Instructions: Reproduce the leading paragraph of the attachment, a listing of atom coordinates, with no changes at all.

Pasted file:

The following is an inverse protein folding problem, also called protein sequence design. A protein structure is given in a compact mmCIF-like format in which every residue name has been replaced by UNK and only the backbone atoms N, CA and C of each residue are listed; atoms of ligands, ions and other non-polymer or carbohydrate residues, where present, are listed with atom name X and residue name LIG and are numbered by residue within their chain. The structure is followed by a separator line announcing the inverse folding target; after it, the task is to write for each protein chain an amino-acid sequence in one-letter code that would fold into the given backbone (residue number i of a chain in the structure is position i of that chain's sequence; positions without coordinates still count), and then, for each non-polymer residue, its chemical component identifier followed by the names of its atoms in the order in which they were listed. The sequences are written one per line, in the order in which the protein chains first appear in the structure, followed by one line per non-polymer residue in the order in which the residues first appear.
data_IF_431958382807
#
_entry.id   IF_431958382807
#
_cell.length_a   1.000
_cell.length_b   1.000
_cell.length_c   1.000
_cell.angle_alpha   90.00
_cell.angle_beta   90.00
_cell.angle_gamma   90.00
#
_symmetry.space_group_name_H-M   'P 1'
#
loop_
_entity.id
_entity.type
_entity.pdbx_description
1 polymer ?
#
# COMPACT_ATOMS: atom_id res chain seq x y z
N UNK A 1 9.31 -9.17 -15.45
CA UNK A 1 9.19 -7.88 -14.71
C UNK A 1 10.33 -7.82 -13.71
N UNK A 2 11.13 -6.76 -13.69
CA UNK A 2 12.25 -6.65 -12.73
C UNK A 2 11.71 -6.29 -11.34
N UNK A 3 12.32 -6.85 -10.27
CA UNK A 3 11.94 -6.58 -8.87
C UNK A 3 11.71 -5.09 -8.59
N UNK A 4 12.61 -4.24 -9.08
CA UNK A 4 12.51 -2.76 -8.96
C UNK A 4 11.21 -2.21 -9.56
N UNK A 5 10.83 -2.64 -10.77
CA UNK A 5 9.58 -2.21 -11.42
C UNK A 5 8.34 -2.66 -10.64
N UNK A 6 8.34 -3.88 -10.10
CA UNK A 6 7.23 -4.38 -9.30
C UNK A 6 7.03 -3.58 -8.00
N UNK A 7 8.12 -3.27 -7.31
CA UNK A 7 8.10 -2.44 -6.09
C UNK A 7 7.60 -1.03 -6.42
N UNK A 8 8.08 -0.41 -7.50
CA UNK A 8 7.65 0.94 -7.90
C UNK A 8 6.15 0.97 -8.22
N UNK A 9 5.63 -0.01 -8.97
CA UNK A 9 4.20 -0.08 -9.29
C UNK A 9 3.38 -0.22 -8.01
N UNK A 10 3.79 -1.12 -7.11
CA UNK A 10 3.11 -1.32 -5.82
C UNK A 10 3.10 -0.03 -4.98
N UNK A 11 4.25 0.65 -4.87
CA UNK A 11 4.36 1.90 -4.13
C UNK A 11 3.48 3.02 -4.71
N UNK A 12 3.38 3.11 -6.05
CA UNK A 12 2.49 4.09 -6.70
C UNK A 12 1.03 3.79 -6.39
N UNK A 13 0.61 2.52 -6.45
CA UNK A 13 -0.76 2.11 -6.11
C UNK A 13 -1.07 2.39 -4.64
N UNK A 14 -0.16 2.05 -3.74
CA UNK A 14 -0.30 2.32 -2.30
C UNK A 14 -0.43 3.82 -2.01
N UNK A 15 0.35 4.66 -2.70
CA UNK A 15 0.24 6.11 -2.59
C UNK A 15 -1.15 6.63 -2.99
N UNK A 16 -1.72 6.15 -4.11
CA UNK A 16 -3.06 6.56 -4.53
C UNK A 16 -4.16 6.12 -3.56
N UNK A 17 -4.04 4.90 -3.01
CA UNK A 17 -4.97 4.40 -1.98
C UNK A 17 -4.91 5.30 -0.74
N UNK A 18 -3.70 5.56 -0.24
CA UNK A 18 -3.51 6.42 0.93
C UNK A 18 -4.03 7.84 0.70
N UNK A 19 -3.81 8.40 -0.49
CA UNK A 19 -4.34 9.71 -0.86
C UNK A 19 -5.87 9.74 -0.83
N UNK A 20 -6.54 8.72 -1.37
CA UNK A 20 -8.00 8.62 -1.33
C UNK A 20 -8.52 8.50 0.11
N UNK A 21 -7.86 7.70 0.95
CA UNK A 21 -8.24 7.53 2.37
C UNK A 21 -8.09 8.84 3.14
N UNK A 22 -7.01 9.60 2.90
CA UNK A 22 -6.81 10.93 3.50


The following is an inverse protein folding problem, also called protein sequence design. A protein structure is given in a compact mmCIF-like format in which every residue name has been replaced by UNK and only the backbone atoms N, CA and C of each residue are listed; atoms of ligands, ions and other non-polymer or carbohydrate residues, where present, are listed with atom name X and residue name LIG and are numbered by residue within their chain. The structure is followed by a separator line announcing the inverse folding target; after it, the task is to write for each protein chain an amino-acid sequence in one-letter code that would fold into the given backbone (residue number i of a chain in the structure is position i of that chain's sequence; positions without coordinates still count), and then, for each non-polymer residue, its chemical component identifier followed by the names of its atoms in the order in which they were listed. The sequences are written one per line, in the order in which the protein chains first appear in the structure, followed by one line per non-polymer residue in the order in which the residues first appear.